"After giving up his post at the Hollows Police Department, Jones Cooper is at loose ends. He is having trouble facing a horrible event from his past and finding a second act. Then, on a brisk October morning, he has a visitor, Eloise Montgomery, the psychic who plays a key role in Fragile, comes to him with predictions about his future, some of them dire.
Meanwhile Michael Holt, a young man who grew up in the Hollows, has returned, lookig for answers about his mother, who went missing many years earlier. He has hired local PI Ray Muldune and psychic Eloise Montgomery to help him solve the mystery that has haunted him. What he finds might be his undoing.
Fifteen-year-old Willow Graves is exiled to The Hollows from Manhattan when six months earlier she moved to the quiet town with her novelist mother after a bitter divorce. Willow is acting out, spending time with kids that bring out the worst in her. And when things get hard, she has a tendency to run away-- a predilection that might lead her to dark place.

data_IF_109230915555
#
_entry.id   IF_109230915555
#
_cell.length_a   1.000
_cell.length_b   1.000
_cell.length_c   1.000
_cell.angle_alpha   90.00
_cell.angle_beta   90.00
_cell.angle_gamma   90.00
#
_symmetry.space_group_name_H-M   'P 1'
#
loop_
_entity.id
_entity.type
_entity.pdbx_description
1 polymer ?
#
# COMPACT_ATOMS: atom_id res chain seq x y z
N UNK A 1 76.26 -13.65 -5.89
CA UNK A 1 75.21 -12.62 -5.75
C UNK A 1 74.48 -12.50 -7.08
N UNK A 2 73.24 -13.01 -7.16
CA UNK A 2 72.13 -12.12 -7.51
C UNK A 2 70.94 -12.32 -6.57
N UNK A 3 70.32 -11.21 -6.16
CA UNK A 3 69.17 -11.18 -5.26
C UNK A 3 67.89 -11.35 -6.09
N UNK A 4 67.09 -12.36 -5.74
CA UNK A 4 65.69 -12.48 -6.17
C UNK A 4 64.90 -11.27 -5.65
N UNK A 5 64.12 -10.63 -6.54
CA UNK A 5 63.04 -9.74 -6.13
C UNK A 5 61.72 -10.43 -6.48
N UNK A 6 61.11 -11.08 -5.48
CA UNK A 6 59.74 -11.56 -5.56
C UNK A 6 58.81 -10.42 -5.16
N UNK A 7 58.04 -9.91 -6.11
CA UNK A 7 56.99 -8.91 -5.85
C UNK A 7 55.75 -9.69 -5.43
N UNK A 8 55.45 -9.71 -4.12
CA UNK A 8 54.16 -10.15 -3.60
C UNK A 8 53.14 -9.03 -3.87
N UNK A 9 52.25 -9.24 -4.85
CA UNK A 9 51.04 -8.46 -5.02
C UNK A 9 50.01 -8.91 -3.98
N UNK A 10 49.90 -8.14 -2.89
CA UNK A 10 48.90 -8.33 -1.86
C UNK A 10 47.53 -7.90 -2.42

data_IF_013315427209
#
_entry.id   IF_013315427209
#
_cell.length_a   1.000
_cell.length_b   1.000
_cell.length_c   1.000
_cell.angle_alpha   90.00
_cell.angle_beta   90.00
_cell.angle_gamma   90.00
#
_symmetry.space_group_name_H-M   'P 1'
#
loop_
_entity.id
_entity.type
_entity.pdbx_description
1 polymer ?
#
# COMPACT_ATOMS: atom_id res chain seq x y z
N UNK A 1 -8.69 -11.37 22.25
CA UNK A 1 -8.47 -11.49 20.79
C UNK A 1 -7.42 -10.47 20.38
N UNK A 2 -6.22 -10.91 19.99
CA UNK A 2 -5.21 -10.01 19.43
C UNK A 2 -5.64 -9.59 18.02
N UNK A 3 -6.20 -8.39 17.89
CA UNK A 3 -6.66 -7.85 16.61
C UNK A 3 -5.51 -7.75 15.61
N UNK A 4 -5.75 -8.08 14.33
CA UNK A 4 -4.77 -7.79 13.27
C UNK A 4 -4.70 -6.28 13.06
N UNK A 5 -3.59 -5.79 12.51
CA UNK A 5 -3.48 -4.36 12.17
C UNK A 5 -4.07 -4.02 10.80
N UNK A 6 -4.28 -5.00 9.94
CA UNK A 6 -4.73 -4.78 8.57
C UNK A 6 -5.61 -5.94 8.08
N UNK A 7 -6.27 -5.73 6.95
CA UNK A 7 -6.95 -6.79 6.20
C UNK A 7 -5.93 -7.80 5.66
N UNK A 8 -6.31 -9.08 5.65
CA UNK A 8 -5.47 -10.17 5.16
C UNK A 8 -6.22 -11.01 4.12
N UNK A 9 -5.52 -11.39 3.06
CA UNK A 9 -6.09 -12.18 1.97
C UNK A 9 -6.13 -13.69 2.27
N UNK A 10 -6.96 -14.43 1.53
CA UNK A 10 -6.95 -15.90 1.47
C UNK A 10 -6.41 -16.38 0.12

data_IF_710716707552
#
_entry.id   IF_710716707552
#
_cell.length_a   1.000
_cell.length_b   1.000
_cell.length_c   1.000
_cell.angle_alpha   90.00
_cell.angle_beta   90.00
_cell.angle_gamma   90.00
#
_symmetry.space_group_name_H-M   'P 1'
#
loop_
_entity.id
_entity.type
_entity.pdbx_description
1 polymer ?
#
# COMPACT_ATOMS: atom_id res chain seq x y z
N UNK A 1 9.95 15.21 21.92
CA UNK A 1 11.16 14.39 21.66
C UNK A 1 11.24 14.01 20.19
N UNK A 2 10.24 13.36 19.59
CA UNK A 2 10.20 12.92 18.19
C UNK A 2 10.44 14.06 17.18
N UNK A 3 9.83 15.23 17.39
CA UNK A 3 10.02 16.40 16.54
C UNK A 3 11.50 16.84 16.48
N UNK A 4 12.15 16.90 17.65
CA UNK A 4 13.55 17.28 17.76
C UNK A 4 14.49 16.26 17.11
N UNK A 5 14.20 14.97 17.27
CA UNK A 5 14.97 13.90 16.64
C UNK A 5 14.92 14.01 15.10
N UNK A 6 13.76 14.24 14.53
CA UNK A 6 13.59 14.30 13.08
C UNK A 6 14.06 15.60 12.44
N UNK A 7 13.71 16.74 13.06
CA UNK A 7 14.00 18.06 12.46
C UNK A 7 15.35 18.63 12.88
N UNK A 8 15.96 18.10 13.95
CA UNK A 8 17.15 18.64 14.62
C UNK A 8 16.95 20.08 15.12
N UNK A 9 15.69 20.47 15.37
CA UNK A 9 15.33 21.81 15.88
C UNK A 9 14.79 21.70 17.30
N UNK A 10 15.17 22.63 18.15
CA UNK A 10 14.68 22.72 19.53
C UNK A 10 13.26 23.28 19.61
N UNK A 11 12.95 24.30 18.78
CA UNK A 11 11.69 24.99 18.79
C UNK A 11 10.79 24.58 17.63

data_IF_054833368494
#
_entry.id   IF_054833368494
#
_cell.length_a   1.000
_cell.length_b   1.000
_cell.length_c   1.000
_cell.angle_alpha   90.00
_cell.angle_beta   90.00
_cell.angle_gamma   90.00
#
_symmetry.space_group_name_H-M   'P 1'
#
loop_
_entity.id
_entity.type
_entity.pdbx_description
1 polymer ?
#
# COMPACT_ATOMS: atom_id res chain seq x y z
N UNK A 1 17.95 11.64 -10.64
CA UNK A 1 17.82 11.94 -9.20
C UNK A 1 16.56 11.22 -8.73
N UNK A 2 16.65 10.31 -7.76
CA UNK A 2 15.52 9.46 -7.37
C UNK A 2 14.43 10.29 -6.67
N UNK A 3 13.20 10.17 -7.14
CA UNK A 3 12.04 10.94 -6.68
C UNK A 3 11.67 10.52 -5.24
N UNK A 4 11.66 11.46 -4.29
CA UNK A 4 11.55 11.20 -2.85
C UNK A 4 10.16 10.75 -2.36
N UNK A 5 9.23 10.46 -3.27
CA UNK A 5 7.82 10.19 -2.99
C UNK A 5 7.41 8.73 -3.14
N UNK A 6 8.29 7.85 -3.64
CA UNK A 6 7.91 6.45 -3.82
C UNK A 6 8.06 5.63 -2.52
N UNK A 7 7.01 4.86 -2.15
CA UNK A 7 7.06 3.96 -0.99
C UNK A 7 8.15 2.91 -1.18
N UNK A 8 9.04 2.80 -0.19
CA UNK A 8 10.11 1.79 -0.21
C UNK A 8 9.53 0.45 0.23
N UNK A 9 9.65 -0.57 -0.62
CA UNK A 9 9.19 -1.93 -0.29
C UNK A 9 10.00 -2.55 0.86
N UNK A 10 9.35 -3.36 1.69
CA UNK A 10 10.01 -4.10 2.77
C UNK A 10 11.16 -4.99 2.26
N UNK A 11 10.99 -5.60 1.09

Set in The Hollows, the backdrop of Fragile, this is the riveting story of lives set on a collision course with devastating consequences. The result is Lisa Unger's most compelling fiction to date.
Darkness was a novel that Lisa's publicist had directly contacted me to review for. This was the second novel she requested me to review, thankfully it wasn't as tragic as the first.
I am unfamiliar with Lisa's previous novels, but it appears this is possibly a sequel to another published work. This was a combination of crime, suspense and slightly a psycho thriller. I was not truly captivated by the book until about chapter 15. The story was overwhelming up to this point, as chapter 15 arrived things began to clear up and I was able to sort the pieces and recount the prior pages into an organized one, for myself. I really got into the story of each character towards the end of the novel. It was such a gritty, dark story.
My favorite quotes:
"Surely you see that spending, your life fearing death is a death in and of itself."
""...suspense is for people with small vocabularies..."
"When did it become a badge of honor to be too busy, to have too much to do?"
"You might be in New York City. You might be in The Hollows. You might be on the moon. But you'll always be,(Willow). When you can be happy there, you'll be happy any where."
"Be yourself? Do your best? How could that be true for every one? Not everyone was nice and kind, talented, pretty, intelligent. Sometimes your best was not good enough to achieve what you wanted. What happened then? Were you just stuck with yourself, your life just whatever sad product of your "best" effort?